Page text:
The feather moss Hylocomium splendens affects the transcriptional profile of a symbiotic cyanobacterium in relation to acquisition and turnover of key nutrients

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Moss-cyanobacteria symbioses were proposed to be based on nutrient exchange, with hosts providing C and S while bacteria provide N, but we still lack understanding of the underlying molecular mechanisms of their interactions. We investigated how contact between the ubiquitous moss Hylocomium splendens and its cyanobiont affects nutrient-related gene expression of both partners. We isolated a cyanobacterium from H. splendens and co-incubated it with washed H. splendens shoots. Cyanobacterium and moss were also incubated separately. After 1 week, we performed acetylene reduction assays to estimate N2 fixation and RNAseq to evaluate metatranscriptomes. Genes related to N2 fixation and the biosynthesis of several amino acids were up-regulated in the cyanobiont when hosted by the moss. However, S-uptake and the biosynthesis of the S-containing amino acids methionine and cysteine were down-regulated in the cyanobiont while the degradation of selenocysteine was up-regulated. In contrast, the number of differentially expressed genes in the moss was much lower, and almost no transcripts related to nutrient metabolism were affected. It is possible that, at least during the early stage of this symbiosis, the cyanobiont receives few if any nutrients from the host in return for N, suggesting that moss–cyanobacteria symbioses encompass relationships that are more plastic than a constant mutualist flow of nutrients.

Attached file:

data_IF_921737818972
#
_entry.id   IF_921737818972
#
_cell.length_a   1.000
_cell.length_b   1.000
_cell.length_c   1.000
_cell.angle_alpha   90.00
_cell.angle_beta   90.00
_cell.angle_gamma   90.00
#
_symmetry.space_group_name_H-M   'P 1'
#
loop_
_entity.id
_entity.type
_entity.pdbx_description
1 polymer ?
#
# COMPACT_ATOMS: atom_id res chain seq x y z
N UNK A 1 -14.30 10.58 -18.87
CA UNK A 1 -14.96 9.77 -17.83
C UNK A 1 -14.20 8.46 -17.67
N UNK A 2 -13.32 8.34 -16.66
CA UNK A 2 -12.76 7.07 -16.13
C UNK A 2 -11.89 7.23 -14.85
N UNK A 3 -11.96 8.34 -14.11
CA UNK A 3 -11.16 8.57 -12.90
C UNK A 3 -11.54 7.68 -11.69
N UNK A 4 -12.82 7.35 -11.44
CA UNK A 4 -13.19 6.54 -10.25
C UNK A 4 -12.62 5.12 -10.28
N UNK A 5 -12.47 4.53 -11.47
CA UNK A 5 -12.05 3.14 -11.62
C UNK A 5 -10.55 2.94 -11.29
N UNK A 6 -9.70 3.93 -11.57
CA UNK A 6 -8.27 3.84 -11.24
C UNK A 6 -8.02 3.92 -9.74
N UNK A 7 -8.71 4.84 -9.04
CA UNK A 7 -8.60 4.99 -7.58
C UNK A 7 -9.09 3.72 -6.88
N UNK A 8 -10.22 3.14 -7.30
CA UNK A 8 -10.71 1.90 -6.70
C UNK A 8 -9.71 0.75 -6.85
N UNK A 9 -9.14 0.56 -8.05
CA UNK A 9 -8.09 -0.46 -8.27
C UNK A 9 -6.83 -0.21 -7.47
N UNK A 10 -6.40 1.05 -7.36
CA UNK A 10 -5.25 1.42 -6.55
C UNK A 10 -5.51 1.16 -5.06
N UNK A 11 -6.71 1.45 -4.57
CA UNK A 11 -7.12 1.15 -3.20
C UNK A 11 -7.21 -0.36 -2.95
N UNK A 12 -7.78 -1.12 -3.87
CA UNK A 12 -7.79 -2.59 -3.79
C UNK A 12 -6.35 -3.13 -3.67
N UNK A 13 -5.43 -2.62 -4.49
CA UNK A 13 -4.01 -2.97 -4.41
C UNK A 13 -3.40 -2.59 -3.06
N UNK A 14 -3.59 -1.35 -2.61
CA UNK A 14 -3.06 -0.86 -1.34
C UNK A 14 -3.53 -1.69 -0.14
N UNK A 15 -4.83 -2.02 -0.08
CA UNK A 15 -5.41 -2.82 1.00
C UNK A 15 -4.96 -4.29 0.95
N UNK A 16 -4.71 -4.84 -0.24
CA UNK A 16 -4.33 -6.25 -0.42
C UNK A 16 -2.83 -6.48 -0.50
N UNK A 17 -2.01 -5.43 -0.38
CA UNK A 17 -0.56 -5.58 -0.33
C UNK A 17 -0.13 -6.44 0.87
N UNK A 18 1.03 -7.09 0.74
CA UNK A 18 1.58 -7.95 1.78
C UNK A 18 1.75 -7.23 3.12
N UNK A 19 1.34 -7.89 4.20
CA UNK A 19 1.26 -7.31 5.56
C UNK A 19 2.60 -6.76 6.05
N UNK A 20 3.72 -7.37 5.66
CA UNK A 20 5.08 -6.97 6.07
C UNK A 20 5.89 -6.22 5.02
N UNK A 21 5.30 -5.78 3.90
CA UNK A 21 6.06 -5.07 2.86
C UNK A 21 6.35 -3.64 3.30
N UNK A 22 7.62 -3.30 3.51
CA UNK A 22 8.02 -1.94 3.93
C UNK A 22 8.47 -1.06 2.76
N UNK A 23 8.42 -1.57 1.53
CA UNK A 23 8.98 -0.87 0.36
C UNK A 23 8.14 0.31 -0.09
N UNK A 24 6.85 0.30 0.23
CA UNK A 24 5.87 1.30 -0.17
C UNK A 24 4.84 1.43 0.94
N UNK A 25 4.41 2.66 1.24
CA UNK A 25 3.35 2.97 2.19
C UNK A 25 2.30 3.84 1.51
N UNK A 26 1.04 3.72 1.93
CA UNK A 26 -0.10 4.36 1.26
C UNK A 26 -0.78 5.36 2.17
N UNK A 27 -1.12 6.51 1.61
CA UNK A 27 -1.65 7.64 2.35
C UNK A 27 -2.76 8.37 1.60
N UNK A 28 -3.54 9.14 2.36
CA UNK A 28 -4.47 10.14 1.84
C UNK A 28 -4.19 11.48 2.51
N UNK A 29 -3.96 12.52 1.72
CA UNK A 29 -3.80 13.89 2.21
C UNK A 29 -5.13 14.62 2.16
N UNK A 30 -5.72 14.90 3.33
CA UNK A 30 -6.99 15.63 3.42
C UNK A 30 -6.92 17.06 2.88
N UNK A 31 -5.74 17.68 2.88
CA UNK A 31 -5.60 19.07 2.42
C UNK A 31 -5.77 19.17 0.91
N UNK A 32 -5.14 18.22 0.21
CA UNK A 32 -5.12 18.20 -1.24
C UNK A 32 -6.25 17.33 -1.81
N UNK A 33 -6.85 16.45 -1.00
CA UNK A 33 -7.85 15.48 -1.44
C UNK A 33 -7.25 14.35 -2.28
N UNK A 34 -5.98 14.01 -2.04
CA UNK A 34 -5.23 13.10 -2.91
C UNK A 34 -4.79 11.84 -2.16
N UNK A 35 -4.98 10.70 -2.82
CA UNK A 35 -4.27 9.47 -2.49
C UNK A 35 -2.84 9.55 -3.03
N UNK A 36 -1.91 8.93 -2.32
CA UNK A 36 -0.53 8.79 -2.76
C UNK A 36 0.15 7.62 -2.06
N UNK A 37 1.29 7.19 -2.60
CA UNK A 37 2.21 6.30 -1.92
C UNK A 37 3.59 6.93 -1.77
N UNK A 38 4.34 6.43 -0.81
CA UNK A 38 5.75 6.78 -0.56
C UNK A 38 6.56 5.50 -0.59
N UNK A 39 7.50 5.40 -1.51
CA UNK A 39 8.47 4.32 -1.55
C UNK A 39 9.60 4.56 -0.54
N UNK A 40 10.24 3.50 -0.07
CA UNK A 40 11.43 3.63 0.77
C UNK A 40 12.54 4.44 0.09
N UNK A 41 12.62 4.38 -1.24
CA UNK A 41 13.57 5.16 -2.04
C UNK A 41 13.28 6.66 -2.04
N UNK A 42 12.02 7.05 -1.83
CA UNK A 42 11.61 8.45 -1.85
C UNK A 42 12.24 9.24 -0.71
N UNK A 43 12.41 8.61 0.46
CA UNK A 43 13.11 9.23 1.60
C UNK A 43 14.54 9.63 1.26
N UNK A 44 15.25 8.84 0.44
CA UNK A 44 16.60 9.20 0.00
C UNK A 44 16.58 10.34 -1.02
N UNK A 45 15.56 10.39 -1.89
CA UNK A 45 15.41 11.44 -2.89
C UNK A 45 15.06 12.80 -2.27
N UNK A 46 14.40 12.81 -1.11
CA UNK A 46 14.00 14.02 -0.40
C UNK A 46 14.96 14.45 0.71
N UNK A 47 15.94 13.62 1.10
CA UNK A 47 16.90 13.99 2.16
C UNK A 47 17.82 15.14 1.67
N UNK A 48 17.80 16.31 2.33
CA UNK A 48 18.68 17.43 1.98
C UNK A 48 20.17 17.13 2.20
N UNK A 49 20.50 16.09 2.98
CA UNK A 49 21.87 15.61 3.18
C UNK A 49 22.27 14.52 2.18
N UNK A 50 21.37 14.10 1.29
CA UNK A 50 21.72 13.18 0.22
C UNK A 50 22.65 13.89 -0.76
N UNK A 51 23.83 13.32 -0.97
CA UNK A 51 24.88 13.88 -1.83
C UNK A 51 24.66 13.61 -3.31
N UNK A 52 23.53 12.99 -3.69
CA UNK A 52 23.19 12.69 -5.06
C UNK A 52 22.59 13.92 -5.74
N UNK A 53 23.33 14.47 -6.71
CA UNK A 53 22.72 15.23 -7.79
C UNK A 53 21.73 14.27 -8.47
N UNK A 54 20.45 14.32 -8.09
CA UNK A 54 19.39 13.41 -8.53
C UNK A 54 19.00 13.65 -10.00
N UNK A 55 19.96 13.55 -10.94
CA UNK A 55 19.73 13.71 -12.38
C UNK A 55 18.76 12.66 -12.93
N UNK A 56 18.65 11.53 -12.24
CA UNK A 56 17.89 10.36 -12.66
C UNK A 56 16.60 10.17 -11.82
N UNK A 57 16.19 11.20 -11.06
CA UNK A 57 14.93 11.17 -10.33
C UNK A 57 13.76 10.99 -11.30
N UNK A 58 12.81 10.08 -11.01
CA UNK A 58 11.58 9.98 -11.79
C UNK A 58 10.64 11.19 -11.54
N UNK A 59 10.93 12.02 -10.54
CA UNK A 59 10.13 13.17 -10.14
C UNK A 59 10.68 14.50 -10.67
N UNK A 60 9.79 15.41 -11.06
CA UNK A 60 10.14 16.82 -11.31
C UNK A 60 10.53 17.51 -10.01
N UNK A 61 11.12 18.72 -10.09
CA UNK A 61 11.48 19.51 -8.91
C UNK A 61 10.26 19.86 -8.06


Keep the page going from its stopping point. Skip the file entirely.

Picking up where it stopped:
Original languageEnglish
Article number49
JournalMicrobial Ecology
Number of pages11
Publication statusPublished - 2024

ID: 383000333